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Bottle-Labels-art - 10/27/10


"'Labels? We don't need no stinking labels.' Yes you do!" by HL Rory McGowen.


NOTE: See also the files: bev-labels-art, brewing-msg, Hist-of-Mead-art, p-bottles-msg, wine-msg, cider-msg, ale-msg, bev-distilled-msg, kumiss-msg, beer-msg.





This article was submitted to me by the author for inclusion in this set of files, called Stefan's Florilegium.


These files are available on the Internet at: http://www.florilegium.org


Copyright to the contents of this file remains with the author or translator.


While the author will likely give permission for this work to be reprinted in SCA type publications, please check with the author first or check for any permissions granted at the end of this file.


Thank you,

Mark S. Harris...AKA:..Stefan li Rous

stefan at florilegium.org



You can find more articles by this author elsewhere in the Florilegium and on the Medieval Brewers Home Page at http://forgottensea.org/medievalbrewers/


'Labels? We don't need no stinking labels.'

Yes you do!


by HL Rory McGowen


Presentation is everything. And nowhere is that more true than in brewing.


I can't begin to tell you the number of times I have been handed a bottle with no label on it. I couldn't have told you if it was cider, wine, mead, or the "warm apple juice" from outside Pavel's tent without tasting it, and then, as Merlin told Arthur in the 80's version of Excaliber, it's too late.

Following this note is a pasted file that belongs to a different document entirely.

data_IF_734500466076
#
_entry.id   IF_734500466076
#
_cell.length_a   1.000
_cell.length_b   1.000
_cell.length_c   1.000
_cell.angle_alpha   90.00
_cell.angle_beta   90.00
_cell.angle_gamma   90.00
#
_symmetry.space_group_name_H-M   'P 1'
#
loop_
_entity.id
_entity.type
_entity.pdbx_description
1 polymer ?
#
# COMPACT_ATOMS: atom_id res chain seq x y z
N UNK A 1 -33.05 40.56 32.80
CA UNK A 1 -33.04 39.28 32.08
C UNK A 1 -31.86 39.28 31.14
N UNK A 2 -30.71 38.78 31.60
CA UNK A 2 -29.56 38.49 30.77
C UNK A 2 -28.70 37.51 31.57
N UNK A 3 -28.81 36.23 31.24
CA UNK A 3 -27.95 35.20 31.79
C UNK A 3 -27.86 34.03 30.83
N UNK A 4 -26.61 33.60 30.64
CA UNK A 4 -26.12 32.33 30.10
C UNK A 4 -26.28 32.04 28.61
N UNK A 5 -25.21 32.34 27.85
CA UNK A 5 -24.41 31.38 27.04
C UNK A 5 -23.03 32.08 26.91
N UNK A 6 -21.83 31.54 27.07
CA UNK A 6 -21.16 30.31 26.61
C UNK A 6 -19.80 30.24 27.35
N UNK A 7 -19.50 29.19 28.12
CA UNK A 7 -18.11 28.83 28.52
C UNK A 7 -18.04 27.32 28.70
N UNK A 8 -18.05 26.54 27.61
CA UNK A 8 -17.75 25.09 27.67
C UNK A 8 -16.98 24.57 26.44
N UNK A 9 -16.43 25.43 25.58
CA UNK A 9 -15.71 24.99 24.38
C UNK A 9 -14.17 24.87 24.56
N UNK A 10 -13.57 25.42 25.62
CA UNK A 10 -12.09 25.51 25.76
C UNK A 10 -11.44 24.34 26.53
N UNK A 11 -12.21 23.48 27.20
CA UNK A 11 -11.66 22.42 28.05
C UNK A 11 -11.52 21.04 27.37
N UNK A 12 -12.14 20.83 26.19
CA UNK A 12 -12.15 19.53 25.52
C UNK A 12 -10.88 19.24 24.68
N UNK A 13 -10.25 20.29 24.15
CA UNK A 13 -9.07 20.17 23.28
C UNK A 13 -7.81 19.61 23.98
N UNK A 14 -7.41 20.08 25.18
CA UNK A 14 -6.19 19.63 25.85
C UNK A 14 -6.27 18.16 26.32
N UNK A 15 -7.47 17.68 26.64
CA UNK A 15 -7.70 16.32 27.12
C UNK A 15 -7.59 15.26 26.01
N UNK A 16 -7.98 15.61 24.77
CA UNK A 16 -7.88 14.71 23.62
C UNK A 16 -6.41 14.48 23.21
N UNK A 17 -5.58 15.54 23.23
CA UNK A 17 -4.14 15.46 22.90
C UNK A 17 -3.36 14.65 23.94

And sitting around a smoky firepit or in a group of fighters after a war doesn't help. The last thing you can smell is the beverage!


Besides, what happens when your King takes your bottle and tries to give it to another King? You think it doesn't happen. . . It's happened to me more than once! You would be surprised where your bottles might end up. NSTIW, walking through a war once, on the complete opposite side of the campgrounds from where we were camped, and there, on a table in a camp I didn't recognize, was a bottle of my mead. If you are brewing long enough, it will happen.


The thing you have to remember is that the first thing people see about your beverage, is the bottle. They see whether the bottle is clean or not. They see if the label is clear and distinct and marks not only what's inside, but who made it. They look at the cork or cap. All this happens within just a second or two of handing them the bottle.



One of the things that bugs me, and I've done it, but it still bugs me, is to get into such a rush that you don't think you have time for labels so you initial the cork or the cap with two initials that you hope will make sense later. Only later you can't tell if "MM" stands for Mulberry Mead or Maple Mead. So you hold the bottle up to the light, and hope that you can tell the color of the contents through the dark glass.


When with just a few extra seconds, you could have included a label that not only identifies your beverage, but represents you. And folks, masking tape is not a label.


Okay, so how do you get a label and what should be on it? The answers are fairly easy, and I have as many answers as you have excuses. . . ; -)


First, what do you put on the label? The information you should always provide is:

1.            What is in the bottle?

2.                  Who produced the bottle?

3.                  When was it bottled?


I always recommend adding the qualifier "Contains No Sulfites" to let people know that even people with sulfite allergies can drink my stuff safely. If you use sulfites, you should definitely label your bottles to reflect that. Those are the big ones. If you get really ambitious, you might include an ingredient list. You should also use an ingredient list if you use exotic or unusual ingredients, or ingredients that are common allergens, like nuts or sage.